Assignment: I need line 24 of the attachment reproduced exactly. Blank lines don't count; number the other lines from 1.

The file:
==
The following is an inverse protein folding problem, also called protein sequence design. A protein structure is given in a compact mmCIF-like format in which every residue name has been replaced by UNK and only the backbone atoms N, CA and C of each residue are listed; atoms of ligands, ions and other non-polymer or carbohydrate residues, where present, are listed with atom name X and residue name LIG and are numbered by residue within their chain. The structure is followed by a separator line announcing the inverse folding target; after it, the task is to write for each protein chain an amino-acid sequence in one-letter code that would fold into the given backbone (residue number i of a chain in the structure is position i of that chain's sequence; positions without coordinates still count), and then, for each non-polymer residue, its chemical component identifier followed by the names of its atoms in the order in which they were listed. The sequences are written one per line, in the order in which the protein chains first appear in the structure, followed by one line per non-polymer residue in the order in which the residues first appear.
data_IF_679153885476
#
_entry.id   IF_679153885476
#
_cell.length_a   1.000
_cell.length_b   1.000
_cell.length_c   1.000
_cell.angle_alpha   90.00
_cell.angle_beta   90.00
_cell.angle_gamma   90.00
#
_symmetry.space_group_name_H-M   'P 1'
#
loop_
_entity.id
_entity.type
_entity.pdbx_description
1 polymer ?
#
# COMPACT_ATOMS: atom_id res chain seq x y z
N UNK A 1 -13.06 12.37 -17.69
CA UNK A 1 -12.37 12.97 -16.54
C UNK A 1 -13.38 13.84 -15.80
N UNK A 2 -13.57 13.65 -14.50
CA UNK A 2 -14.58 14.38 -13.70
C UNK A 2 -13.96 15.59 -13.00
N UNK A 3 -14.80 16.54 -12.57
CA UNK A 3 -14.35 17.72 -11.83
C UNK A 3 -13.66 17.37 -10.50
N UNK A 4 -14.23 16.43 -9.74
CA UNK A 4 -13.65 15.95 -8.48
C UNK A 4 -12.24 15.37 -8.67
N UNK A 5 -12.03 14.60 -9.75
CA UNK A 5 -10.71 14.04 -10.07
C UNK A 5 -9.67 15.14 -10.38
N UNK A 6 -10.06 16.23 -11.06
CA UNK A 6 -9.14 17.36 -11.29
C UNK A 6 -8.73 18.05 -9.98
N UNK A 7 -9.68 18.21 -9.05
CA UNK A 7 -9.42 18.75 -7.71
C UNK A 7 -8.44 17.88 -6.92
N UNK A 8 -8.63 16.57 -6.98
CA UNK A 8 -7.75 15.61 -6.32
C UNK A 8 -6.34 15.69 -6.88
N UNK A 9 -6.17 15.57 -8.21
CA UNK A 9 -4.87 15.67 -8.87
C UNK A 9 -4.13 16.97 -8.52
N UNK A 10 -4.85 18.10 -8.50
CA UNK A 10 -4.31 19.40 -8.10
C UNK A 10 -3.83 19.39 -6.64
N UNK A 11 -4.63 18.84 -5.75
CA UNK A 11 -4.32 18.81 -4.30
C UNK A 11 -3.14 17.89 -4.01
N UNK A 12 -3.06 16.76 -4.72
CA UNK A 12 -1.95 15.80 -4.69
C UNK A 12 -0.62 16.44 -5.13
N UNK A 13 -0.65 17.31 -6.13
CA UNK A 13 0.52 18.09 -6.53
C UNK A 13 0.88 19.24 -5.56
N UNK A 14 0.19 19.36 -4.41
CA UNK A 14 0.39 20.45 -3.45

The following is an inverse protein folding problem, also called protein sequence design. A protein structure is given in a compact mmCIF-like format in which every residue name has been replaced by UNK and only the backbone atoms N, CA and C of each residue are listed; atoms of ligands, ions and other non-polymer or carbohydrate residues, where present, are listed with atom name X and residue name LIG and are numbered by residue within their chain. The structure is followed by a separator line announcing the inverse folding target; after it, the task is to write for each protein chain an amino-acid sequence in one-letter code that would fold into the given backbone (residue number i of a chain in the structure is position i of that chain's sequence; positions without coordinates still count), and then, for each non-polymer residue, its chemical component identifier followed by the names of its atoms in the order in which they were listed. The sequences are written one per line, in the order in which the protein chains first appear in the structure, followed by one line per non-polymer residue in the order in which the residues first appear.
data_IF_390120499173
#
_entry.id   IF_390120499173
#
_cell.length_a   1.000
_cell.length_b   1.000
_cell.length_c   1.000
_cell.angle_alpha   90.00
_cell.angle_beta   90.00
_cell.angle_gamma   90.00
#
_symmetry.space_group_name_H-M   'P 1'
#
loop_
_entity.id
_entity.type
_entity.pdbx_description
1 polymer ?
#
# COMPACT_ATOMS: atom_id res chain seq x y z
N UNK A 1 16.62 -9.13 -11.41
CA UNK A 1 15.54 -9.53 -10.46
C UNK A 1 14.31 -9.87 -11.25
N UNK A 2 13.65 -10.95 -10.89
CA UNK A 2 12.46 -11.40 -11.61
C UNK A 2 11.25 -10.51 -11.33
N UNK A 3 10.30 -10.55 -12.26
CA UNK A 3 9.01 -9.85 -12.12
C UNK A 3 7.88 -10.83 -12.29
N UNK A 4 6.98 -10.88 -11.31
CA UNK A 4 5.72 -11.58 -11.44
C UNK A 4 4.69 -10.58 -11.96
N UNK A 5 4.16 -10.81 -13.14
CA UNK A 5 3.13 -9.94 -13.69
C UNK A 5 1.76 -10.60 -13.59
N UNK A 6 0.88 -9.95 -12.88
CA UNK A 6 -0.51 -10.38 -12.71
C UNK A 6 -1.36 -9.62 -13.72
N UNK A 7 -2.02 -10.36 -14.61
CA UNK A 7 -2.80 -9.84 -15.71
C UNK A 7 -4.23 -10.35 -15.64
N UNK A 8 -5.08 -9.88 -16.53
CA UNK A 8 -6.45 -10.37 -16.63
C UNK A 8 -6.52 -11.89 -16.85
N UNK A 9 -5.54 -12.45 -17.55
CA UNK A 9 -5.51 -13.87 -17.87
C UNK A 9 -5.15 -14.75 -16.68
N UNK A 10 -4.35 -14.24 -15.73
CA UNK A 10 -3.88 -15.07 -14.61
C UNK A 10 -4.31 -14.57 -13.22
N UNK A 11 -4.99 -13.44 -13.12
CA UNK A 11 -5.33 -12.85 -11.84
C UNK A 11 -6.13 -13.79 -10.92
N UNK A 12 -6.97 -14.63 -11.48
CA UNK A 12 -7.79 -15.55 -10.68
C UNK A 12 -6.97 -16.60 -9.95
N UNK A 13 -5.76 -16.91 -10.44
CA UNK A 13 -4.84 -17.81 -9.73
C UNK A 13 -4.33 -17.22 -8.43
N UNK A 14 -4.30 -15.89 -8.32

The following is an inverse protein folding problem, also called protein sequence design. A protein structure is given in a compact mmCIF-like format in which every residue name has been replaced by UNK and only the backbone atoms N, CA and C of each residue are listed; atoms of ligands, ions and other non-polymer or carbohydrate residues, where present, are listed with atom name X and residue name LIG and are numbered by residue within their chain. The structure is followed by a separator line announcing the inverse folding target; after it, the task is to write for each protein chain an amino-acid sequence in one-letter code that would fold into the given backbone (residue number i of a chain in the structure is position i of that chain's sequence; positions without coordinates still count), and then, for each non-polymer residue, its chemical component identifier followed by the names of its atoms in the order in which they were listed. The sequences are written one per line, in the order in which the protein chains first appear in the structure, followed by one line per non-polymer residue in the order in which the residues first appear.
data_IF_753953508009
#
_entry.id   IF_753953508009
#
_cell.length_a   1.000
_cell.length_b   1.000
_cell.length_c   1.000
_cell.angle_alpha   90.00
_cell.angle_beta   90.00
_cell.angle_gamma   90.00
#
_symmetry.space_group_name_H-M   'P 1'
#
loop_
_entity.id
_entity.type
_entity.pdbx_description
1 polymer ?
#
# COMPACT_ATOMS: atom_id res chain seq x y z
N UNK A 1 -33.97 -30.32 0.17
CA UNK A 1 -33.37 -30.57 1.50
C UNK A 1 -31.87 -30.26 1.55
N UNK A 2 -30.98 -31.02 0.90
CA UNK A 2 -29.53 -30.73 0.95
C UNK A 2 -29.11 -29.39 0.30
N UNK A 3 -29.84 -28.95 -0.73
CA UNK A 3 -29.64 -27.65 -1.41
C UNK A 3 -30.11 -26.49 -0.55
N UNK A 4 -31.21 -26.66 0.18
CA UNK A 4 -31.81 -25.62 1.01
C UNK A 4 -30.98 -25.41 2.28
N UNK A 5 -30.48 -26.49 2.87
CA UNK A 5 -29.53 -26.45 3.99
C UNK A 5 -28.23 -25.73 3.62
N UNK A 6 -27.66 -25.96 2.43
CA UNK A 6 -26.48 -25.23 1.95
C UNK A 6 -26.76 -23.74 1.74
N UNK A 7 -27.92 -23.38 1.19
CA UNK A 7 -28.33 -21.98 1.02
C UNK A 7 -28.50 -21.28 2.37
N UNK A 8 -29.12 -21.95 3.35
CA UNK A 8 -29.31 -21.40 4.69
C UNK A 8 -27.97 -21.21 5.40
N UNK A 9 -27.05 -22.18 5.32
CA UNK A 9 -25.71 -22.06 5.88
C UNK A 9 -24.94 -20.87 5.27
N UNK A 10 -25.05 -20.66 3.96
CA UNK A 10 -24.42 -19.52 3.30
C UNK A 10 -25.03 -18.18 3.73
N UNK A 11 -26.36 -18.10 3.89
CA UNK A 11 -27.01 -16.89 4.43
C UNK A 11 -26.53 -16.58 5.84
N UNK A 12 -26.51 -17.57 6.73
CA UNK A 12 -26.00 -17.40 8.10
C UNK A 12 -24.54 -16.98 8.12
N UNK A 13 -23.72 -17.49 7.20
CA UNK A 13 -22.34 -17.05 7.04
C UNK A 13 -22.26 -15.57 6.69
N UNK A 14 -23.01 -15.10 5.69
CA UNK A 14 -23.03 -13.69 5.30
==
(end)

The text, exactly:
C UNK A 1 -13.38 13.84 -15.80